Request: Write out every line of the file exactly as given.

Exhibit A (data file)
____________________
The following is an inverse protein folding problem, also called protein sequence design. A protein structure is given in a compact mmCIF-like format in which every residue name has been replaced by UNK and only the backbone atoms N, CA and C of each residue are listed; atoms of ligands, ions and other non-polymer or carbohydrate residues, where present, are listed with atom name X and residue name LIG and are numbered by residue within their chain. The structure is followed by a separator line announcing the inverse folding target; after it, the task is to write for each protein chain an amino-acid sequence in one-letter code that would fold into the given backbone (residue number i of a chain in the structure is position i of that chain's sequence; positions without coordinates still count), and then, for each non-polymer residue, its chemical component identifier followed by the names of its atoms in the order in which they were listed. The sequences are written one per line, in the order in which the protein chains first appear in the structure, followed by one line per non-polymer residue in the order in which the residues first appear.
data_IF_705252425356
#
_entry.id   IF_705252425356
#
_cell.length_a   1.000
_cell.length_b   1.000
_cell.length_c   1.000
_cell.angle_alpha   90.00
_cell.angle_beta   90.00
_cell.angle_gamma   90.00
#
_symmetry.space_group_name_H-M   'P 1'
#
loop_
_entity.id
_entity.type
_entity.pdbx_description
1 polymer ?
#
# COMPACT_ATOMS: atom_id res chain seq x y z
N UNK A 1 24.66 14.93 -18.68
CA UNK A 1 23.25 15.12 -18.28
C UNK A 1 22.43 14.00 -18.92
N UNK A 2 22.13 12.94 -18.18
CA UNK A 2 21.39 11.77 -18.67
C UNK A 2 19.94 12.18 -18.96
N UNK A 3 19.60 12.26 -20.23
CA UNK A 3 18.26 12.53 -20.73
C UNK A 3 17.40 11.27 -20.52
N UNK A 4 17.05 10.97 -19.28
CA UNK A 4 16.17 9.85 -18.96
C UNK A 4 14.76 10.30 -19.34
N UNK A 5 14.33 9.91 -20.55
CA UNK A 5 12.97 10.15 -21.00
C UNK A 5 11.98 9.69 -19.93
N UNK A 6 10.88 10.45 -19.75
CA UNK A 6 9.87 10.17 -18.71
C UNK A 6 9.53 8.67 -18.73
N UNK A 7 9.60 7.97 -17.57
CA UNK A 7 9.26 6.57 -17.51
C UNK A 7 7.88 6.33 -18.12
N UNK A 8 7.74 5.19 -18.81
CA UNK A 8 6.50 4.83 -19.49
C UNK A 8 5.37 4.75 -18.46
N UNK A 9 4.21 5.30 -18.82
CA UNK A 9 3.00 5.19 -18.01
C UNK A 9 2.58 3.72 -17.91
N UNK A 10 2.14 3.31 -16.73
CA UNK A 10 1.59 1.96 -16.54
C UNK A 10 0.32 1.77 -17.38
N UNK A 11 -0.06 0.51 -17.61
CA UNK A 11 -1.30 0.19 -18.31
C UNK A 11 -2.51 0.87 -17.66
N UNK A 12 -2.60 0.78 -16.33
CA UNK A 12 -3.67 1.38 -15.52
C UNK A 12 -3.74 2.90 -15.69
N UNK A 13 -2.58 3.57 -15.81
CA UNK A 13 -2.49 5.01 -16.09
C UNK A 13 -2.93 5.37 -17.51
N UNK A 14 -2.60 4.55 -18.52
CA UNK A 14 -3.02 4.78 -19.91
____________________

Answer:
The following is an inverse protein folding problem, also called protein sequence design. A protein structure is given in a compact mmCIF-like format in which every residue name has been replaced by UNK and only the backbone atoms N, CA and C of each residue are listed; atoms of ligands, ions and other non-polymer or carbohydrate residues, where present, are listed with atom name X and residue name LIG and are numbered by residue within their chain. The structure is followed by a separator line announcing the inverse folding target; after it, the task is to write for each protein chain an amino-acid sequence in one-letter code that would fold into the given backbone (residue number i of a chain in the structure is position i of that chain's sequence; positions without coordinates still count), and then, for each non-polymer residue, its chemical component identifier followed by the names of its atoms in the order in which they were listed. The sequences are written one per line, in the order in which the protein chains first appear in the structure, followed by one line per non-polymer residue in the order in which the residues first appear.
data_IF_705252425356
#
_entry.id   IF_705252425356
#
_cell.length_a   1.000
_cell.length_b   1.000
_cell.length_c   1.000
_cell.angle_alpha   90.00
_cell.angle_beta   90.00
_cell.angle_gamma   90.00
#
_symmetry.space_group_name_H-M   'P 1'
#
loop_
_entity.id
_entity.type
_entity.pdbx_description
1 polymer ?
#
# COMPACT_ATOMS: atom_id res chain seq x y z
N UNK A 1 24.66 14.93 -18.68
CA UNK A 1 23.25 15.12 -18.28
C UNK A 1 22.43 14.00 -18.92
N UNK A 2 22.13 12.94 -18.18
CA UNK A 2 21.39 11.77 -18.67
C UNK A 2 19.94 12.18 -18.96
N UNK A 3 19.60 12.26 -20.23
CA UNK A 3 18.26 12.53 -20.73
C UNK A 3 17.40 11.27 -20.52
N UNK A 4 17.05 10.97 -19.28
CA UNK A 4 16.17 9.85 -18.96
C UNK A 4 14.76 10.30 -19.34
N UNK A 5 14.33 9.91 -20.55
CA UNK A 5 12.97 10.15 -21.00
C UNK A 5 11.98 9.69 -19.93
N UNK A 6 10.88 10.45 -19.75
CA UNK A 6 9.87 10.17 -18.71
C UNK A 6 9.53 8.67 -18.73
N UNK A 7 9.60 7.97 -17.57
CA UNK A 7 9.26 6.57 -17.51
C UNK A 7 7.88 6.33 -18.12
N UNK A 8 7.74 5.19 -18.81
CA UNK A 8 6.50 4.83 -19.49
C UNK A 8 5.37 4.75 -18.46
N UNK A 9 4.21 5.30 -18.82
CA UNK A 9 3.00 5.19 -18.01
C UNK A 9 2.58 3.72 -17.91
N UNK A 10 2.14 3.31 -16.73
CA UNK A 10 1.59 1.96 -16.54
C UNK A 10 0.32 1.77 -17.38
N UNK A 11 -0.06 0.51 -17.61
CA UNK A 11 -1.30 0.19 -18.31
C UNK A 11 -2.51 0.87 -17.66
N UNK A 12 -2.60 0.78 -16.33
CA UNK A 12 -3.67 1.38 -15.52
C UNK A 12 -3.74 2.90 -15.69
N UNK A 13 -2.58 3.57 -15.81
CA UNK A 13 -2.49 5.01 -16.09
C UNK A 13 -2.93 5.37 -17.51
N UNK A 14 -2.60 4.55 -18.52
CA UNK A 14 -3.02 4.78 -19.91